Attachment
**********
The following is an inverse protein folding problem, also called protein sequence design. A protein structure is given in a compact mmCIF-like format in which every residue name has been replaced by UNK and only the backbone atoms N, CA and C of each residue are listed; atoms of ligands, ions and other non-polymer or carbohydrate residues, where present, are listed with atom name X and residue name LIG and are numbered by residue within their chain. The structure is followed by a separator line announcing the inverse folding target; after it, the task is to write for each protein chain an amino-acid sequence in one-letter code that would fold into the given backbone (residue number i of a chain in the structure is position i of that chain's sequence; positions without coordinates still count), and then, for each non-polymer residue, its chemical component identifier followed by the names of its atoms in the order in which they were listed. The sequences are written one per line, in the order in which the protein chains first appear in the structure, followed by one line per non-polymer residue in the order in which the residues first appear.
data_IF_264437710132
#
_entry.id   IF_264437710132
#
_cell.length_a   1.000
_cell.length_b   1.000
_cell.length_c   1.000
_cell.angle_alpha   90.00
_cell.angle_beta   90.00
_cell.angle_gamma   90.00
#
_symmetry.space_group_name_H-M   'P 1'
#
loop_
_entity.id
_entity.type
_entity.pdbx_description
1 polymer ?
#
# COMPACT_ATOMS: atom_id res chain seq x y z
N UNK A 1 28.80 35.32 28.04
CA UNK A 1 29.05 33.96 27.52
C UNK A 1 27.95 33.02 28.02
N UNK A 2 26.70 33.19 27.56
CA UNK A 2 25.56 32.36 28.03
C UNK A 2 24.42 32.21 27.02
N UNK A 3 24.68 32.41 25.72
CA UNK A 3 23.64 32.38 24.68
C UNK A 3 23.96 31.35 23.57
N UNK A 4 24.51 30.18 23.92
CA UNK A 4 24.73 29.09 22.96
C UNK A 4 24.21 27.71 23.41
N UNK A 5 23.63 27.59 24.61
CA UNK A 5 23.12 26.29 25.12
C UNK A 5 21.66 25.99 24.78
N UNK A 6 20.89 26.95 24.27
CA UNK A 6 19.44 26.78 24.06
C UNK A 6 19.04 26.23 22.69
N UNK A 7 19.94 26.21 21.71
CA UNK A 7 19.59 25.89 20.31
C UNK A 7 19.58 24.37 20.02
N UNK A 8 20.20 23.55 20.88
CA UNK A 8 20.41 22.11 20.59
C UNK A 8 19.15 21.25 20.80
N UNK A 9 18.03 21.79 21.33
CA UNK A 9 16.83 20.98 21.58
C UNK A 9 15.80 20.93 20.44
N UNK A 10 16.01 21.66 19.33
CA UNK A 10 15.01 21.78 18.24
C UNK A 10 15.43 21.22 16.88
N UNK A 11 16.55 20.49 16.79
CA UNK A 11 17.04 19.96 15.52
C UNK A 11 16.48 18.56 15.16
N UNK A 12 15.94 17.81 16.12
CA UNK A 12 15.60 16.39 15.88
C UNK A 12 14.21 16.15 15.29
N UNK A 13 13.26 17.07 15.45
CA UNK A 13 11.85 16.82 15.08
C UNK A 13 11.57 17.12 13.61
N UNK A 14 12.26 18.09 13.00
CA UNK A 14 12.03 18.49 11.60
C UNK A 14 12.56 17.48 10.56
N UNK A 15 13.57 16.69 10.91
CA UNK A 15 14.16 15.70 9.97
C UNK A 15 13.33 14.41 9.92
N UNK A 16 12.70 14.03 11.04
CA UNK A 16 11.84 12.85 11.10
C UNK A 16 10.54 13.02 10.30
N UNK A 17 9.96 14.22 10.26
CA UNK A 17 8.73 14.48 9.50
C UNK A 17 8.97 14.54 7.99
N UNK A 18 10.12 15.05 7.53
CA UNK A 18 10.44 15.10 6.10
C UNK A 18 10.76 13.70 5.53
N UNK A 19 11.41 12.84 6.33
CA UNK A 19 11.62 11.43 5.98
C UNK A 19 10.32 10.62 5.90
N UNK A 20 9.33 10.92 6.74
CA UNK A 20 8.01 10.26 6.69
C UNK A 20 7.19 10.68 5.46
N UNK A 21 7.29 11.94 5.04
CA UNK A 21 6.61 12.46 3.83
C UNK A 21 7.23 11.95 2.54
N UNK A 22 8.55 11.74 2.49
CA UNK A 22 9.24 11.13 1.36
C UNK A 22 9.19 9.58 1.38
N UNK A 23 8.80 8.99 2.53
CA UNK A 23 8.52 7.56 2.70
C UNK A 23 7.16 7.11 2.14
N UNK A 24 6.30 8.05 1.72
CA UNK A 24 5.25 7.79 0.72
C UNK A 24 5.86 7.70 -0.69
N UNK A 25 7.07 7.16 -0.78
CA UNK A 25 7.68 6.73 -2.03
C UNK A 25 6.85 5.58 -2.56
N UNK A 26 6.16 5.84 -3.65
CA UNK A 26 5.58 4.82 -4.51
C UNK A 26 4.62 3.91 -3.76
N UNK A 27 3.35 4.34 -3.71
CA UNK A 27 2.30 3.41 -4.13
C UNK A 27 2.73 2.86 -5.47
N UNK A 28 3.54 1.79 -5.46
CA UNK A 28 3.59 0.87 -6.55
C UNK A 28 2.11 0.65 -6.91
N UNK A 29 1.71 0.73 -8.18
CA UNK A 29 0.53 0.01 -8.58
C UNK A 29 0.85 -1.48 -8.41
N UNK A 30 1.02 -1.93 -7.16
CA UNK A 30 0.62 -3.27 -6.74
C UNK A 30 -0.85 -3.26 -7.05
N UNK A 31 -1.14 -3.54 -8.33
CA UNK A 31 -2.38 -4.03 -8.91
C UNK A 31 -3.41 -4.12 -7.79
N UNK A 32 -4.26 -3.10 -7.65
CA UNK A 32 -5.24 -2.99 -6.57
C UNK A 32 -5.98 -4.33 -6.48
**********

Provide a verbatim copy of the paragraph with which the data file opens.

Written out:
The following is an inverse protein folding problem, also called protein sequence design. A protein structure is given in a compact mmCIF-like format in which every residue name has been replaced by UNK and only the backbone atoms N, CA and C of each residue are listed; atoms of ligands, ions and other non-polymer or carbohydrate residues, where present, are listed with atom name X and residue name LIG and are numbered by residue within their chain. The structure is followed by a separator line announcing the inverse folding target; after it, the task is to write for each protein chain an amino-acid sequence in one-letter code that would fold into the given backbone (residue number i of a chain in the structure is position i of that chain's sequence; positions without coordinates still count), and then, for each non-polymer residue, its chemical component identifier followed by the names of its atoms in the order in which they were listed. The sequences are written one per line, in the order in which the protein chains first appear in the structure, followed by one line per non-polymer residue in the order in which the residues first appear.